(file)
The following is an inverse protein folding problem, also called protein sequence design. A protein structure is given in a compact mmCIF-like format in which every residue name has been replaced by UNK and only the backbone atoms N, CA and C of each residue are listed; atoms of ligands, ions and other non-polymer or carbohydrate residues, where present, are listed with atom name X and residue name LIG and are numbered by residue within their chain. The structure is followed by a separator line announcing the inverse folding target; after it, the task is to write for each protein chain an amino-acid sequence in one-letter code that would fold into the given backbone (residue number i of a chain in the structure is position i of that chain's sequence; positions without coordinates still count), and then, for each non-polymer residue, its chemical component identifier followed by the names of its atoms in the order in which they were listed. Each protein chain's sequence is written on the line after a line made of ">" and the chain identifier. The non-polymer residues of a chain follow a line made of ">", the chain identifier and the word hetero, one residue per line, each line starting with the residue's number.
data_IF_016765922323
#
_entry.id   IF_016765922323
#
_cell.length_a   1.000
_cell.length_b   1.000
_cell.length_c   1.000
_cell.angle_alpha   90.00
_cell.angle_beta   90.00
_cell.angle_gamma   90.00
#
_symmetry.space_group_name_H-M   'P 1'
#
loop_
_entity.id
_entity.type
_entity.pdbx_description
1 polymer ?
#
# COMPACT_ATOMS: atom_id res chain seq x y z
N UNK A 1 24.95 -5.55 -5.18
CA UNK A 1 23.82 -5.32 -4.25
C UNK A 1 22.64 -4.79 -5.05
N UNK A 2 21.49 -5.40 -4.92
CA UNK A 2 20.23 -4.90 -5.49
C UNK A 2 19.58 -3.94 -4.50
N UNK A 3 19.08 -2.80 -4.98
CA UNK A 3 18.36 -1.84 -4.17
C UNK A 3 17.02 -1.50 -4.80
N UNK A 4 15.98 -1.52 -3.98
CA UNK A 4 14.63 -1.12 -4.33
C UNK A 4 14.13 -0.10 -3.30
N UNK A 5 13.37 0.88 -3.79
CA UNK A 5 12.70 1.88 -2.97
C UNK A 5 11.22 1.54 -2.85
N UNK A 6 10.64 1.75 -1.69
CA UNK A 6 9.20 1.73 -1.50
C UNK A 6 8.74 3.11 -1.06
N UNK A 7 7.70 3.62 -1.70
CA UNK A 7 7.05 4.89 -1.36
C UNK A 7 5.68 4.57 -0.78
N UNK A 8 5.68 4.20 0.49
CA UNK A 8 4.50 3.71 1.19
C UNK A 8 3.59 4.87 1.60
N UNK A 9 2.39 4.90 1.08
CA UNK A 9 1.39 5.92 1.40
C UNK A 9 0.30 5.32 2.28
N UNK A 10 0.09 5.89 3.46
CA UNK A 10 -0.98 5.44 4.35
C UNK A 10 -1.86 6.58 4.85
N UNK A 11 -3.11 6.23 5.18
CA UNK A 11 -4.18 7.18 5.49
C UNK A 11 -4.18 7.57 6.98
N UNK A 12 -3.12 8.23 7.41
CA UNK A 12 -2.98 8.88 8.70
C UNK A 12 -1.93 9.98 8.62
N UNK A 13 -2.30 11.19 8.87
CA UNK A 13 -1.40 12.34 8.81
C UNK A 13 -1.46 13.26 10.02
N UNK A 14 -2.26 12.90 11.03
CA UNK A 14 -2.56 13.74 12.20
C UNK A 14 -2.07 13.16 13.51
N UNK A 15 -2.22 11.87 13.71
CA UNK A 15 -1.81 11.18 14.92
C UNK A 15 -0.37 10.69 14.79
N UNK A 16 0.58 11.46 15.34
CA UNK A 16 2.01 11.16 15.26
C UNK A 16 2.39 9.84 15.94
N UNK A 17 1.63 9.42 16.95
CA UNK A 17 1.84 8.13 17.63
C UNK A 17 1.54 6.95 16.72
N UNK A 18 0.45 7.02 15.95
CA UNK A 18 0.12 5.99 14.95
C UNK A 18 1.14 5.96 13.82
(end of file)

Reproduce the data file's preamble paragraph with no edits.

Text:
The following is an inverse protein folding problem, also called protein sequence design. A protein structure is given in a compact mmCIF-like format in which every residue name has been replaced by UNK and only the backbone atoms N, CA and C of each residue are listed; atoms of ligands, ions and other non-polymer or carbohydrate residues, where present, are listed with atom name X and residue name LIG and are numbered by residue within their chain. The structure is followed by a separator line announcing the inverse folding target; after it, the task is to write for each protein chain an amino-acid sequence in one-letter code that would fold into the given backbone (residue number i of a chain in the structure is position i of that chain's sequence; positions without coordinates still count), and then, for each non-polymer residue, its chemical component identifier followed by the names of its atoms in the order in which they were listed. Each protein chain's sequence is written on the line after a line made of ">" and the chain identifier. The non-polymer residues of a chain follow a line made of ">", the chain identifier and the word hetero, one residue per line, each line starting with the residue's number.